May Faire

Saturday, May 4th, 2019
* Click HERE for grade-specific activity forms!
Remember to bring a picnic lunch and a basket of flowers!
8:30-10:15 General Set up
10:00-10:55 Crown Making!
10:55-11:00 Procession and Song
11:00-12:15 Grade School Student Dancing!
12:15-2:00 Picnic Lunch and Games
2:00-2:45 Clean-Up

The Spirit of May Faire

by Skye Chamberlain, Seventh Grade teacher


It is the month of May
When merry children play
Let every lad and lass
Come dance upon the grass

So sang the village children as the blossoms were wound around the tall pole that would be set up in the middle of the common to begin the day of dancing and festivities on the first day of May. In agrarian communities, the end of winter was celebrated with joy and relief. New lambs, calves and goats showed promise of bounty in the future. As the fickle wind and weather of March and early April gave way to the gentle breezes and blossoms of May and the first new foods began to vary the winter table, people crawled out of winter hibernation, put on their finery and met in their communities to make merry and raise their voices in song.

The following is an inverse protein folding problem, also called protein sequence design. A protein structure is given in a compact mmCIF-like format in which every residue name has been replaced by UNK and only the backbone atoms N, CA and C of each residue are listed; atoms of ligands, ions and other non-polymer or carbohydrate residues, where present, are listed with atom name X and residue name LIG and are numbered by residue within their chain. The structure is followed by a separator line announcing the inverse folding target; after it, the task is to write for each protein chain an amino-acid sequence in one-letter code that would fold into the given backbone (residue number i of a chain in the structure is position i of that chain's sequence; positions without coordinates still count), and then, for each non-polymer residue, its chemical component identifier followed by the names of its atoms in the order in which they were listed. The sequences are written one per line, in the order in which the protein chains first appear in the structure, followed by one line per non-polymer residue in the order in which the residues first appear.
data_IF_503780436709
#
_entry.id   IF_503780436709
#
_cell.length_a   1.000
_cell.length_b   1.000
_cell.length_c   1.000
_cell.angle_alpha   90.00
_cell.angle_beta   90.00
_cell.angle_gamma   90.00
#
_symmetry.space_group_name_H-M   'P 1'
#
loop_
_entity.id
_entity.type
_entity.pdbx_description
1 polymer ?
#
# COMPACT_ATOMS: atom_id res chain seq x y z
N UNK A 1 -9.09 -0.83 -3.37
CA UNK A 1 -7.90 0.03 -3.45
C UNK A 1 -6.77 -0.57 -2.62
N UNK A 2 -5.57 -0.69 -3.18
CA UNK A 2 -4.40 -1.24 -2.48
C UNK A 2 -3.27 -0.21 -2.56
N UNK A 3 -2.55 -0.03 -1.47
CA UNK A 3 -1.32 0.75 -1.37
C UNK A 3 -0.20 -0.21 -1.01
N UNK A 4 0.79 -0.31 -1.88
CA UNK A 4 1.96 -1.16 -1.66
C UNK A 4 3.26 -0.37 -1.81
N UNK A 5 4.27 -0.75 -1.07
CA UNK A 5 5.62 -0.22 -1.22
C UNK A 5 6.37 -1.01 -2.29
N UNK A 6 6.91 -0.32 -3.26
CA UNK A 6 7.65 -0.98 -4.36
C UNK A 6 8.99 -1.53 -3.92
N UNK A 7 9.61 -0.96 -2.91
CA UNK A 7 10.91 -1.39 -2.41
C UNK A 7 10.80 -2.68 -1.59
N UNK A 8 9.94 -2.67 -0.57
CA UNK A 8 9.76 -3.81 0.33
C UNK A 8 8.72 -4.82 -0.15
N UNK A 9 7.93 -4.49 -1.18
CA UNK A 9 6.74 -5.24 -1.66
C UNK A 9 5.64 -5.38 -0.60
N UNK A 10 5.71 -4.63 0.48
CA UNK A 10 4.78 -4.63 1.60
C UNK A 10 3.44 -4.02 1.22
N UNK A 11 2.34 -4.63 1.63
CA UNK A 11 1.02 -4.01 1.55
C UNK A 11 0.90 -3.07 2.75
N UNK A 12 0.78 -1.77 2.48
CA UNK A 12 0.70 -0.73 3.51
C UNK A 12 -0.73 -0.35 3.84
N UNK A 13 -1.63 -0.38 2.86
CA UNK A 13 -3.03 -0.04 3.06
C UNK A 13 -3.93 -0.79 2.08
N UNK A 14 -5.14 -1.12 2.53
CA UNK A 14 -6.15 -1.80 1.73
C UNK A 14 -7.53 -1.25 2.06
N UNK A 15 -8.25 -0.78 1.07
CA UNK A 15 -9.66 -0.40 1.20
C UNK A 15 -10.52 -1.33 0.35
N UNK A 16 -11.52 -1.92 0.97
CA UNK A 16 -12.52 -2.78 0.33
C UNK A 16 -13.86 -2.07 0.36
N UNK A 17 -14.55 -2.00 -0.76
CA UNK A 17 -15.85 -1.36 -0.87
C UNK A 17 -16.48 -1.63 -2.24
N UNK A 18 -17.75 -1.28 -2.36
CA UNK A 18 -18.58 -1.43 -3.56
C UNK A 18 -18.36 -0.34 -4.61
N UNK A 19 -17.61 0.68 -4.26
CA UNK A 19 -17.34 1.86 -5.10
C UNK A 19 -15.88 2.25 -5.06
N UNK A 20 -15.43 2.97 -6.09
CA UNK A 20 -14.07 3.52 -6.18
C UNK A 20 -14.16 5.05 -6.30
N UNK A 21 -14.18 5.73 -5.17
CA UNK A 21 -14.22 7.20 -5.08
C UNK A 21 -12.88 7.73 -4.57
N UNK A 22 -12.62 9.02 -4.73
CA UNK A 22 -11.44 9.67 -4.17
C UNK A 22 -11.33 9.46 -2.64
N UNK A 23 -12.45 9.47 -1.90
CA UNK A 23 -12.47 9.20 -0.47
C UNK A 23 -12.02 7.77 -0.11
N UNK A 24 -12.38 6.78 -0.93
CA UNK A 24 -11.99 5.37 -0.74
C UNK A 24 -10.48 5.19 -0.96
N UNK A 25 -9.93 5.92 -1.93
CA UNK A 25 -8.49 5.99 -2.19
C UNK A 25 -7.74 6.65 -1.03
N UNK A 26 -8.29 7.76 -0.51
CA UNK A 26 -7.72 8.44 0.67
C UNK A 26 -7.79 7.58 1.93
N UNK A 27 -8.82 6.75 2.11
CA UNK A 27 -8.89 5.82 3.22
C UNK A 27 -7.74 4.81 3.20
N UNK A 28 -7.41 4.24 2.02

The celebration of the first day of the month of May, called Mayfair or Beltane, is a tradition with deep roots in the soil of pre-Christian Europe. Unlike the more solemn holidays of early spring, May Day was a time for rejoicing and looking forward to the happy summer days to come. The festival has its origin in pagan times as a rite to insure an abundant harvest at Samhain, half a year away. This magic mood of regeneration is never very far beneath the surface in later celebrations. Girls would wake before dawn to wash their faces in the first dew of the happy day to be forever beautiful and young. Boys and  girls alike would don their best and brightest and come to town hoping to catch the eye of the one they fancied, and many a match was made on the first of May. A young May King and Queen were often chosen to preside over their subjects.

As the day proceeds, ivy is knotted into crowns and dancers bow and bend to their partners like swaying branches. The May Tree or May Pole is hoisted into the air amid shouts of triumph. Weaving the ribbons together reweaves the bonds of the community and renews their ties, one to the other. If King Winter is lurking, the celebrants are ready, Morris dance sticks in hand, to give him a good  drubbing and chase him out of town!

On Saturday, May 4th, 2019, Bright Water Waldorf School celebrates May Faire! Come out of hibernation after this long and chilly winter and join with classmates, parents, community and friends to celebrate. Dress to impress! Bring armloads of flowers, light feet and newly washed faces. Crown making begins at 10:00 with dancing to follow. Shake off the cobwebs and come celebrate May! 

* Time-lapse image courtesy of Jackie Borges